When a Miscarriage is a Crime: El Salvador’s Humanitarian Crisis

“I’m afraid to die,” Beatriz told her doctor, Dr. Guillermo Ortiz, the Director of Obstetrics at El Salvador’s principal maternity hospital. Ortiz had just told Beatriz that her fetus was missing pieces of its brain and head and would not, under any circumstances, survive. Beatriz had lupus and kidney problems, and the pregnancy was killing her. Ortiz went to court, begging to be allowed to perform an abortion for Beatriz. The court ruled against them four to one, finding that El Salvador’s court has an “absolute impediment to authorize the practice of abortion.” 

El Salvador’s total abortion ban is a human rights travesty; countries considering more strict abortion bans should study El Salvador. El Salvador’s abortion ban persecutes women who suffer miscarriages, pushes child rape victims to suicide, forces doctors to let patients die preventable deaths and disproportionately impacts low income families.  The ban fails to reduce abortions and makes pregnancy a terrifying ordeal.

El Salvador is one of just seven countries that criminalizes abortion in all circumstances — including rape, incest, non-viable fetuses, and threats to the life of the mother. Prior to 1998, El Salvador’s criminal code did allow for these exceptions.  However, the Catholic Church successfully lobbied to ban abortion in all circumstances.  Shortly after the rule change, El Salvador even amended its constitution to assert that life begins at “the moment of conception.”  

Even El Salvadorean women who want to be pregnant or who don’t even know that they are pregnant can have their lives destroyed by El Salvador’s abortion laws, which penalize people for miscarriages. Eighteen-year-old Evelyn Hernández Cruz was repeatedly raped by a local gang member. She became pregnant as a result of the assaults. Her mother found her passed out and covered with blood in the family’s bathroom after she suffered a miscarriage and took her to the hospital.  While the autopsy found that the fetus died of aspiration pneumonia, the doctors reported Evelyn to the police. She received a thirty-year sentence for murder for her failure to seek prenatal care. She eventually won an appeal after spending three years in jail. Unbelievably, Evelyn is one of the relatively lucky ones. Maria Maroquín served fifteen years in jail after her miscarriage. She, like Evelyn, became pregnant when she was just a teenager. After suffering a miscarriage at work, she was convicted of homicide without any evidence she had wanted an abortion. Guadalupe Vasquez was raped and became pregnant at just seventeen years old. She decided to keep the baby, who she wanted to name Gabriel. While at work one day, she felt intense pain, but her employer told her she could not leave to go to the hospital. She had a miscarriage in her employer’s home and woke up handcuffed to her hospital bed. She spent seven years and three months in prison — seven years and three months longer than her rapist.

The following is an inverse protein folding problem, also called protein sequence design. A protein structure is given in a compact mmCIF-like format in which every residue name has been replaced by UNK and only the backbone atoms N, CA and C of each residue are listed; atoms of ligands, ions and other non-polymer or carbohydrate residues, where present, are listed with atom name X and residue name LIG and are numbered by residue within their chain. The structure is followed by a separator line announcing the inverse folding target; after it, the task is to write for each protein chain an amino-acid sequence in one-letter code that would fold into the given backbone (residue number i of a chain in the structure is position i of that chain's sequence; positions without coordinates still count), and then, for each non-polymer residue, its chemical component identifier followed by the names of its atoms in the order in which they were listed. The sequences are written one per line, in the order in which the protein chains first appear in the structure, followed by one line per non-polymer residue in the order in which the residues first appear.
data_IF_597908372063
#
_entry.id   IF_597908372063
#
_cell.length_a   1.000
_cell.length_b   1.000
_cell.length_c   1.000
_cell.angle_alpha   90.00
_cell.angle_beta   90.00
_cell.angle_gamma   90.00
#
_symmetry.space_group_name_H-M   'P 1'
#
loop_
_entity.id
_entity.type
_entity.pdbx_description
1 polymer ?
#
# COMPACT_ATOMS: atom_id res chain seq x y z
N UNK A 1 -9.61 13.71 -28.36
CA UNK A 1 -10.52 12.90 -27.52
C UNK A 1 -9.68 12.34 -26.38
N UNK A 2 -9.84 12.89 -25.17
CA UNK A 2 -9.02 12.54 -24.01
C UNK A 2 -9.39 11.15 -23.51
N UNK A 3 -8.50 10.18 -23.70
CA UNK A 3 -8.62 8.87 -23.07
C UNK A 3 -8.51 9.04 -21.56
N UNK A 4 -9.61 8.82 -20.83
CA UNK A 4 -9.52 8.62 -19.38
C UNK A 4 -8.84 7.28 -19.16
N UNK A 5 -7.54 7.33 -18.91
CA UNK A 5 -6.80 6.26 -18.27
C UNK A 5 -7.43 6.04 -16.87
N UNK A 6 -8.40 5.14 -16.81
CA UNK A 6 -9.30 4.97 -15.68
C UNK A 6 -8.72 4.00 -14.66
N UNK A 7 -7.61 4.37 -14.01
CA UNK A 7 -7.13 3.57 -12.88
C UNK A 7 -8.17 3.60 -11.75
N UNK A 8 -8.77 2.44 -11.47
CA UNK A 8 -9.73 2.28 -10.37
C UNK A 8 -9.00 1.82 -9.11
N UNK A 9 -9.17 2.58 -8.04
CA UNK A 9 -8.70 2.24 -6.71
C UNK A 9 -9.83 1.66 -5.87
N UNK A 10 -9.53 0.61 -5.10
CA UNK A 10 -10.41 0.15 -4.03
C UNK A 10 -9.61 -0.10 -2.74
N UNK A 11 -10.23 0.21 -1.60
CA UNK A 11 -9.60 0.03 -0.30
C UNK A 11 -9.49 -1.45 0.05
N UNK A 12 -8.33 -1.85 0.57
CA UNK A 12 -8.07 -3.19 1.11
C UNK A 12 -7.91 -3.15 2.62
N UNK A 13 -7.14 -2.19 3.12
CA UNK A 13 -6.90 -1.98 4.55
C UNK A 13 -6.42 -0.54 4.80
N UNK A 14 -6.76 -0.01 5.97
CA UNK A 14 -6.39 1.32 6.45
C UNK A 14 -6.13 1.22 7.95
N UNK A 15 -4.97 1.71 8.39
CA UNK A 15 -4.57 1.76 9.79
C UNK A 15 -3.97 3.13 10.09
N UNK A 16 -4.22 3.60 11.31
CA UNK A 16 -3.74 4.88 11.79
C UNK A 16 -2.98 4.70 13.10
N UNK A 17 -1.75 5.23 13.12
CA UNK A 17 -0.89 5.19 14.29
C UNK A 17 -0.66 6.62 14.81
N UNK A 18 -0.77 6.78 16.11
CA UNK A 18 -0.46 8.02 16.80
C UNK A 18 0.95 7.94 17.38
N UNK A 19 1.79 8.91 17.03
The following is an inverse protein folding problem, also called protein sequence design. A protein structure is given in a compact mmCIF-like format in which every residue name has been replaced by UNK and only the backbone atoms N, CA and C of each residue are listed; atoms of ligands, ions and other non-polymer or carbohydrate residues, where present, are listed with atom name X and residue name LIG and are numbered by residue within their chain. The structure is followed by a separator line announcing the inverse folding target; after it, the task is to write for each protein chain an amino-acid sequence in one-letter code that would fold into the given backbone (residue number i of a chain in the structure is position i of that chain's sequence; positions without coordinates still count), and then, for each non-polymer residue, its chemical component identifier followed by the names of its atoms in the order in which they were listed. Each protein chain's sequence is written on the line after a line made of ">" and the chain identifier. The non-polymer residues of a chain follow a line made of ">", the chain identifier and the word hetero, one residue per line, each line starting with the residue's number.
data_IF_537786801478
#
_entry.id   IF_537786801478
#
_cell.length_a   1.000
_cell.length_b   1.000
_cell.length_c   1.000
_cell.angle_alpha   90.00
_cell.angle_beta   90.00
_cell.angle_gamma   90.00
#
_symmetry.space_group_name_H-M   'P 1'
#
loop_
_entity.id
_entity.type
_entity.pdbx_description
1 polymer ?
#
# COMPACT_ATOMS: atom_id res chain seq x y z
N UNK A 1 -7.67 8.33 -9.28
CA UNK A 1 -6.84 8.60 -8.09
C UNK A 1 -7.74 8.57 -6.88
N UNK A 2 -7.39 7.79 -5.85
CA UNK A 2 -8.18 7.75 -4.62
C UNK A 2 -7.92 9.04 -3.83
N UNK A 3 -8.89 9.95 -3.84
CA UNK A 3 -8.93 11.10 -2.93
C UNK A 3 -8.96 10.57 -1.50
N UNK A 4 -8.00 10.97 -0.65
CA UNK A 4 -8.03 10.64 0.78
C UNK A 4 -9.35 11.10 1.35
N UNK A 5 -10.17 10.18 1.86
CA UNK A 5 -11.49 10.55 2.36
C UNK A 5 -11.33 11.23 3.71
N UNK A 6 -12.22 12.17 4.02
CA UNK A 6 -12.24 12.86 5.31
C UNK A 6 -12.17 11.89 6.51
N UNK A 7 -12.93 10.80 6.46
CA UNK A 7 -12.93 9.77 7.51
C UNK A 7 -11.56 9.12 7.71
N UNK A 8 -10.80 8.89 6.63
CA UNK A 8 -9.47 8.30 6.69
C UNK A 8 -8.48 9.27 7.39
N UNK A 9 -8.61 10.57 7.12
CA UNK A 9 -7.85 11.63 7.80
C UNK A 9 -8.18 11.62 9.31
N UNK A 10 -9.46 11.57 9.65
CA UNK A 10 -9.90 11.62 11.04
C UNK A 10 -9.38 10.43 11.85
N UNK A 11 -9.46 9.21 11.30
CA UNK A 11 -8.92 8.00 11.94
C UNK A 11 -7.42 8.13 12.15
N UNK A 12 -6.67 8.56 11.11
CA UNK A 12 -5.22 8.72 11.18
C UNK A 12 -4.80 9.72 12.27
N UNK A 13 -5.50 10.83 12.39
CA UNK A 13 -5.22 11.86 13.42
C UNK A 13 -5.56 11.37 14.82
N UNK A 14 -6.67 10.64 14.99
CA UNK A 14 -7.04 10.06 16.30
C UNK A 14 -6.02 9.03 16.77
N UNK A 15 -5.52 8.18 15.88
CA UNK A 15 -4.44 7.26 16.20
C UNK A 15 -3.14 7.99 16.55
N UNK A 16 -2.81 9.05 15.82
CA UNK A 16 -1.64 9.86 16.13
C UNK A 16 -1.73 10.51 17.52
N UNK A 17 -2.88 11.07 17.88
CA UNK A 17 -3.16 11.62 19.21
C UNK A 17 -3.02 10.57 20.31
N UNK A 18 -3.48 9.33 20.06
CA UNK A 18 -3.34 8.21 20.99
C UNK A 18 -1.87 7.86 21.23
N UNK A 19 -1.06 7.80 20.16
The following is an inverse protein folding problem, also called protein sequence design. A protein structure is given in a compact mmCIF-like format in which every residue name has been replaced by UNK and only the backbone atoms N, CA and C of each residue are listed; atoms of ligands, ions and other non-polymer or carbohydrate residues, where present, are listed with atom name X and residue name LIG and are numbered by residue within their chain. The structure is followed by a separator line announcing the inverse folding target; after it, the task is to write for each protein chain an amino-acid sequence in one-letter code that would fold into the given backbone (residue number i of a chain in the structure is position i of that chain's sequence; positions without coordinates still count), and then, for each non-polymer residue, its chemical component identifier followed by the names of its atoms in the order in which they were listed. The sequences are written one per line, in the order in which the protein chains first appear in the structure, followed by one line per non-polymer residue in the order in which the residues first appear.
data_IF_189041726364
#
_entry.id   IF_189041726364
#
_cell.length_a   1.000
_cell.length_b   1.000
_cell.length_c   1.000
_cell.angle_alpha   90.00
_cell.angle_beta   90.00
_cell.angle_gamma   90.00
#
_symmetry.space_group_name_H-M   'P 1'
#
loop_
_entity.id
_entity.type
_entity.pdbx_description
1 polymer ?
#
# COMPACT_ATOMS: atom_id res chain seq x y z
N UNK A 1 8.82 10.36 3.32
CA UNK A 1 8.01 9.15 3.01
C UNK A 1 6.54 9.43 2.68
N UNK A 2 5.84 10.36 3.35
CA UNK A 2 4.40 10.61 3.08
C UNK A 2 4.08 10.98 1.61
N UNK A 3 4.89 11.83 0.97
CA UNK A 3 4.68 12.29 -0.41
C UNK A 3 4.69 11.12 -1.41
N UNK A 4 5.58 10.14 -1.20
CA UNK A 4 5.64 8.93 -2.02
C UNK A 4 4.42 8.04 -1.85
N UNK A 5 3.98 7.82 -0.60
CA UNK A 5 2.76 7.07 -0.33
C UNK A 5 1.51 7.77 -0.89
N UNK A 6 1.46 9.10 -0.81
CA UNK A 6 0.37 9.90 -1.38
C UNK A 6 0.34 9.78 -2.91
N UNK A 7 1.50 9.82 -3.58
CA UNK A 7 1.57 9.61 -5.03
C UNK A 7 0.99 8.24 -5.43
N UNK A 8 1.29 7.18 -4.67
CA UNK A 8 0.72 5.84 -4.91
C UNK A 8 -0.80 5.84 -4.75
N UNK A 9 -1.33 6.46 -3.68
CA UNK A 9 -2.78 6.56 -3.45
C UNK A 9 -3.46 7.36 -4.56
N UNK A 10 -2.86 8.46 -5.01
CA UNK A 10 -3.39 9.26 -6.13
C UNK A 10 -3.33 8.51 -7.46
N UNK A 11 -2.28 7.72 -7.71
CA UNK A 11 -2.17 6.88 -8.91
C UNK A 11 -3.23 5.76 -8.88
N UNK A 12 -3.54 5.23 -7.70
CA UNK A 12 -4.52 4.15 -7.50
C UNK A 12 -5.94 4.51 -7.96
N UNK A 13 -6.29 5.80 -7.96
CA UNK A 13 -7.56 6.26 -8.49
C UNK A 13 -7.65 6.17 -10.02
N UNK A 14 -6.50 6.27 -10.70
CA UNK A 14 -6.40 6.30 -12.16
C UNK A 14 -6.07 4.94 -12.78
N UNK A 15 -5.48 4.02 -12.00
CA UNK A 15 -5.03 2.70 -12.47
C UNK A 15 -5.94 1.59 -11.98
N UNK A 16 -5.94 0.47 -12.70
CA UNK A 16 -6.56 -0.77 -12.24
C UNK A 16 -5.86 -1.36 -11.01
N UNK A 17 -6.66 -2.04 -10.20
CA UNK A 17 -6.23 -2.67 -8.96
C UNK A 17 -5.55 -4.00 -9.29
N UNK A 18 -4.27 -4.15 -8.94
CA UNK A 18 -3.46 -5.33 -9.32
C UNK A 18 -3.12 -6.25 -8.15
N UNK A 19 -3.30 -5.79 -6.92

Anti-abortion groups claim these cases are outliers or examples of the failures of the legal system, not abortion laws, but statistics and medical facts both prove them wrong. Sara Larín, spokeswoman for a Catholic anti-abortion group, claimed, “if there was any injustice against these women, it was an error in the legal process.”  If that’s true, it is an “error” that happens an awful lot: activists in 2015 identified between 17 and 32 women behind bars for miscarriages at the time. At least 150 women and girls, some only 12 years old, have been prosecuted for abortions and received sentences ranging from 12 to 40 years, and some of them never wanted to terminate their pregnancies. Additionally, most types of abortion do not leave lasting medical evidence — unless there is physical trauma to the uterus, there is no way to distinguish between an abortion and a miscarriage. Doctors just guess. Tormenting these women does not prevent abortions. It only makes pregnant women fear their doctors and adds prison time to an already painful situation for women who lose desired pregnancies.

Often, even abortion opponents agree that abortions should be available to child rape survivors and women pregnant with non-viable fetuses who will die in childbirth.  El Salvador lawmakers and religious officials have no sympathy for either group.

El Salvador’s draconian policies disproportionately harm vulnerable children who have survived sexual assault.  When these children become pregnant, the system ostracizes them and forcing them to carry their rapists’ fetuses to term.  At least 67 percent of reported sex crimes in El Salvador are committed against underage girls.  Official figures indicate that at least 1,540 children under the age of 15 become pregnant every year.  Girls under 12 are four times more likely to get pregnant as a result of rape by male family members than older girls aged 13 to 17. Some abortion opponents argue that this trauma and suffering is upsetting, but inevitable, since fetuses conceived through rape are not, biologically speaking, any different from other fetuses and should therefore be subject to the same rules.  Dr. Mario López, the medical advisor for the El Salvador Bioethics Association, argued that “removing a child won’t remove the trauma,” calling abortion a “cowardly solution.”  Certainly abortion is not a panacea for trauma, but forced pregnancy undoubtedly makes matters worse.